As well as fulfilling my need to feed people, White Tie is my reason to experiment and develop. To stay contemporary and relevant for our clients, we are constantly introducing new dishes to our menus.

That's a little bit about my story and my life with food. But the decision to join this interweb thingee has given me cause to ruminate (not the chewing cud kind of ruminating however that's also oddly appropriate), I've been thinking about what I love most about food. What is it about eating that gets me so excited? Why is it that I can sit and talk about food, restaurants and ideas for hours while others simply glaze over at the mention of a cookbook? I need to nourish. Nourish the body and soul. It's the whole meal process that I love so much; deciding who to share it with and inviting them, deciding what to cook, preparing the ingredients, choosing wine, setting the table, bringing family and friends into my home and expressing my love and appreciation for them through a wonderful shared meal.

My daughters' friends while they were at school would love to eat at our home because we all sat around the table. I was floored to learn many of them didn't, it was such an important part of the fabric of family life in my childhood. Sharing the day around a shared meal, learning to communicate, debate, have opinions and tolerate others' opinions - all over a meal (without the television!).

It's not wrong that things have changed, that there are easy meal options and that families don't always have the time to sit around the table together. But I certainly believe it's important to find the time to fit that into your lives occasionally, the experience is wonderful to share and in my family, the culture continues.

So, to kick us off, I wanted to start by sharing a meal with you all. I've talked to my own family about what they love to share around the table and it seems Sunday comfort food is a favourite. None of my girls live at home anymore but you'd think otherwise given how often they're sitting at our table - now with their partners and in one case, babies.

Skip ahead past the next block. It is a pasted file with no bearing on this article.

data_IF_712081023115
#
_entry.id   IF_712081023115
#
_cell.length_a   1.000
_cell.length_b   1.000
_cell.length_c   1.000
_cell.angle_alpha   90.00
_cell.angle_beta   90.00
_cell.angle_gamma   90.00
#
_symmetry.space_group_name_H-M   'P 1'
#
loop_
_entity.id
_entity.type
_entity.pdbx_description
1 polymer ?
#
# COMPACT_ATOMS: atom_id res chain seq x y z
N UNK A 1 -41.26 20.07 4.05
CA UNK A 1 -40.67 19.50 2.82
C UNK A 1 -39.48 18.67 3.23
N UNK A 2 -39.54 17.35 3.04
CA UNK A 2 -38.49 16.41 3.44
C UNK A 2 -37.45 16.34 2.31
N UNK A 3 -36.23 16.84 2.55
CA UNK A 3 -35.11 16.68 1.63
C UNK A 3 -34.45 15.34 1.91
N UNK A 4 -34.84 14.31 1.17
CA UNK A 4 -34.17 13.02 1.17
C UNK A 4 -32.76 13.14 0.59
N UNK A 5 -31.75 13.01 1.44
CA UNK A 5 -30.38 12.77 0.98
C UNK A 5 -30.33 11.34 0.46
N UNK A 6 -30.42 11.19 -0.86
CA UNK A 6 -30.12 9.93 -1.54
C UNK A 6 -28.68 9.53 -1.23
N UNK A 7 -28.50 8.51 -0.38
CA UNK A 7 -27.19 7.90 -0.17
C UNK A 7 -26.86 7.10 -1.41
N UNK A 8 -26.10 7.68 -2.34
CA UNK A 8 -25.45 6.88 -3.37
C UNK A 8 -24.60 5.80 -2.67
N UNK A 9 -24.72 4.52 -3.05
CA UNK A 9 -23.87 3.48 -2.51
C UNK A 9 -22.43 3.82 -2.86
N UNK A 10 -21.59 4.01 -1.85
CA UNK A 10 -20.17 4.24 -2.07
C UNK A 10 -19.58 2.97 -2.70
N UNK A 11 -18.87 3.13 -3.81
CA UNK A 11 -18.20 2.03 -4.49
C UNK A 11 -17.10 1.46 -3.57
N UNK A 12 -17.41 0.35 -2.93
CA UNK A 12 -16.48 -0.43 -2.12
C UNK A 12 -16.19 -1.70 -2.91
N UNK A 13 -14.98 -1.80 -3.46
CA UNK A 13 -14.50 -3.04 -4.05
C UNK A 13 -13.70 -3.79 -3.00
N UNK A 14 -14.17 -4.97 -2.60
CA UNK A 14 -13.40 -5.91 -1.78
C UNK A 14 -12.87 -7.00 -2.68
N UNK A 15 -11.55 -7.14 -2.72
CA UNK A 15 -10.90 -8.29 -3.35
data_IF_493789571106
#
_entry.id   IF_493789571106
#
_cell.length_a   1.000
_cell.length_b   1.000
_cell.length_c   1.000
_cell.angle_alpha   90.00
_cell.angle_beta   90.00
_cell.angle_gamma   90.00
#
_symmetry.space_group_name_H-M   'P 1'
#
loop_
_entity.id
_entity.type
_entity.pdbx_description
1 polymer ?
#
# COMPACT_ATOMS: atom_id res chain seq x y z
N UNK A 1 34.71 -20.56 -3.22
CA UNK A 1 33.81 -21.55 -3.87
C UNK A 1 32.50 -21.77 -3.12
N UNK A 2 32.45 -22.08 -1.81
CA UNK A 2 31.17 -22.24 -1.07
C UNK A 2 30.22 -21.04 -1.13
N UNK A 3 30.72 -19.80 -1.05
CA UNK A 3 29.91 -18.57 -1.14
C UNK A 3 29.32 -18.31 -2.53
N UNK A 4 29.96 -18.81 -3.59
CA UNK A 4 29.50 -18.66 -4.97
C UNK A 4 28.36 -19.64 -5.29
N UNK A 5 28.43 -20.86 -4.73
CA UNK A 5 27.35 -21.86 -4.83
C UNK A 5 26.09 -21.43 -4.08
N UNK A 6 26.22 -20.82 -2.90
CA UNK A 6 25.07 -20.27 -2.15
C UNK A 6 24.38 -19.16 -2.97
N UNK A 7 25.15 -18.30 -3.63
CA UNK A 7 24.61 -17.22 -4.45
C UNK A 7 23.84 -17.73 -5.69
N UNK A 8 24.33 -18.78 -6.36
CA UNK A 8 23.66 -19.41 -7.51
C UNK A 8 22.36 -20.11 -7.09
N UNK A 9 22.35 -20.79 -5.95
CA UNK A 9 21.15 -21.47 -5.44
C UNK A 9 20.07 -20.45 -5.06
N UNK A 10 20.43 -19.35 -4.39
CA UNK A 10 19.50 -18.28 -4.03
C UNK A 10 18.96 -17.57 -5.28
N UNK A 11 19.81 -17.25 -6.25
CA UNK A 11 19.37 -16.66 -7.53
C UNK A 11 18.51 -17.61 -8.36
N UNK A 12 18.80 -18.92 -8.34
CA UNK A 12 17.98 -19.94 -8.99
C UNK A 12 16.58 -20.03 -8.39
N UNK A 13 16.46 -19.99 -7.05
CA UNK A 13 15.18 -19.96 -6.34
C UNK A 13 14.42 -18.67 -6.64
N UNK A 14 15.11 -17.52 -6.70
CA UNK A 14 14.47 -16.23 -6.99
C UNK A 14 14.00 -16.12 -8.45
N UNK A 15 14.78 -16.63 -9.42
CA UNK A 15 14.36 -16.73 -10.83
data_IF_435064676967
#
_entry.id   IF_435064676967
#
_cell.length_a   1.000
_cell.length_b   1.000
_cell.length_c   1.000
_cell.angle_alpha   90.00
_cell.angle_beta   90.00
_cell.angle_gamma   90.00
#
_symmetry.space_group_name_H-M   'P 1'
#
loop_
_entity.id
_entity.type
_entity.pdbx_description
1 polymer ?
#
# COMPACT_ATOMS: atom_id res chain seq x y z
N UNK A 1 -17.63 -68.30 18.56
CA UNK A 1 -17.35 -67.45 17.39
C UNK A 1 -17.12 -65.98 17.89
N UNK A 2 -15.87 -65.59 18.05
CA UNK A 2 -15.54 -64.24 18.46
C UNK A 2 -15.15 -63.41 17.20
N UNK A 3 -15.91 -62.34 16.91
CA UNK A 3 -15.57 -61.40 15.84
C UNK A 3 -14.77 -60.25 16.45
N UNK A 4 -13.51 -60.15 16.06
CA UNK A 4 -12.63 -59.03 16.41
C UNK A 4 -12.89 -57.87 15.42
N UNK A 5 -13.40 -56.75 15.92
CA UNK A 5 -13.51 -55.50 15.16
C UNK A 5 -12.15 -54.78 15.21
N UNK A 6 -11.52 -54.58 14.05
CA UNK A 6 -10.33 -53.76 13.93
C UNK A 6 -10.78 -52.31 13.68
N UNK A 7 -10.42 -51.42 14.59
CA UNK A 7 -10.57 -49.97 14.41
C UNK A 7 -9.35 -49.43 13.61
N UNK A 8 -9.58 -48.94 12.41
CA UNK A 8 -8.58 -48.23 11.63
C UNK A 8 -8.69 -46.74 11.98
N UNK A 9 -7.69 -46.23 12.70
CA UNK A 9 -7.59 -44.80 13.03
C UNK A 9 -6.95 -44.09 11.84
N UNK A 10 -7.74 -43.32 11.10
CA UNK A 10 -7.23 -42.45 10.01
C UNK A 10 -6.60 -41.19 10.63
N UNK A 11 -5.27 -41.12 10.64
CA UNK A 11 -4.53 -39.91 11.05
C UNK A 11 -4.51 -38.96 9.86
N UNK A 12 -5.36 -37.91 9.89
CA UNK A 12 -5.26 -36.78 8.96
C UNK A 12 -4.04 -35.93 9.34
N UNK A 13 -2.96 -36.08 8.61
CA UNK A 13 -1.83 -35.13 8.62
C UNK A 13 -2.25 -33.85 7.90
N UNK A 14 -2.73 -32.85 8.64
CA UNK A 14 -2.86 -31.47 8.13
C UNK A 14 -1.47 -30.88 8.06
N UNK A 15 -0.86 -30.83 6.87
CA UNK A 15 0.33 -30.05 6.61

Sunday's are special in our home because working in hospitality means Fridays and Saturdays are always busy. Sunday night is when we come together exhausted and in need of a little nourishment.

Let me share with you ‘classic roast chicken with preserved lemon butter and smokey bacon coleslaw’. A roast is such a great shared meal, served traditionally or jointed into large pieces for your guests. Our smokey bacon coleslaw is buttery, salty and sweet, just delicious under the moist lemony chicken. Cook it & love it.


Serves 6

1 whole chicken (size 18 – 20)

4 garlic cloves, lightly bashed with the knife

50 gms butter, softened butter

Rind of ¼ of a preserved lemon (or as lemony as you like), finely chopped

Salt & pepper

Preheat oven to 200°C fan bake. Clean and dry the chicken inside and out, removing any gizzards. Season the inside of the chicken and pop in garlic cloves.

Mix together the butter and the lemon rind. With the chicken legs towards you, gently slide your hand between the breast and skin to loosen. Spread the majority of the preserved lemon butter under the skin as evenly as possible. This will baste the chicken while it cooks. Truss the chicken with kitchen string and rub the remaining butter over the outside skin, season well.

Pour 1 cup of cold water into a roasting pan and place chicken on top. Put in oven for 30 minutes then reduce temperature to 180°C for a further hour or until juices run clear. Rest the chicken on a warmed plate for 15 - 20 minutes before carving. Slice the chicken or joint it, pour over pan juices and serve with smokey bacon coleslaw.


2 tablespoons olive oil

25g butter

4 rashers streaky smokey bacon, chopped finely

1 cabbage, preferably Savoy, very finely sliced

1 medium onion, finely chopped

2 cups baby peas, frozen or fresh

Bunch of parsley, finely chopped

In a pan, fry the bacon in olive oil and butter and once the bacon is beautifully crispy, add the cabbage, onion and peas and season well. Toss until the cabbage just starts to wilt. Stir through parsley and serve.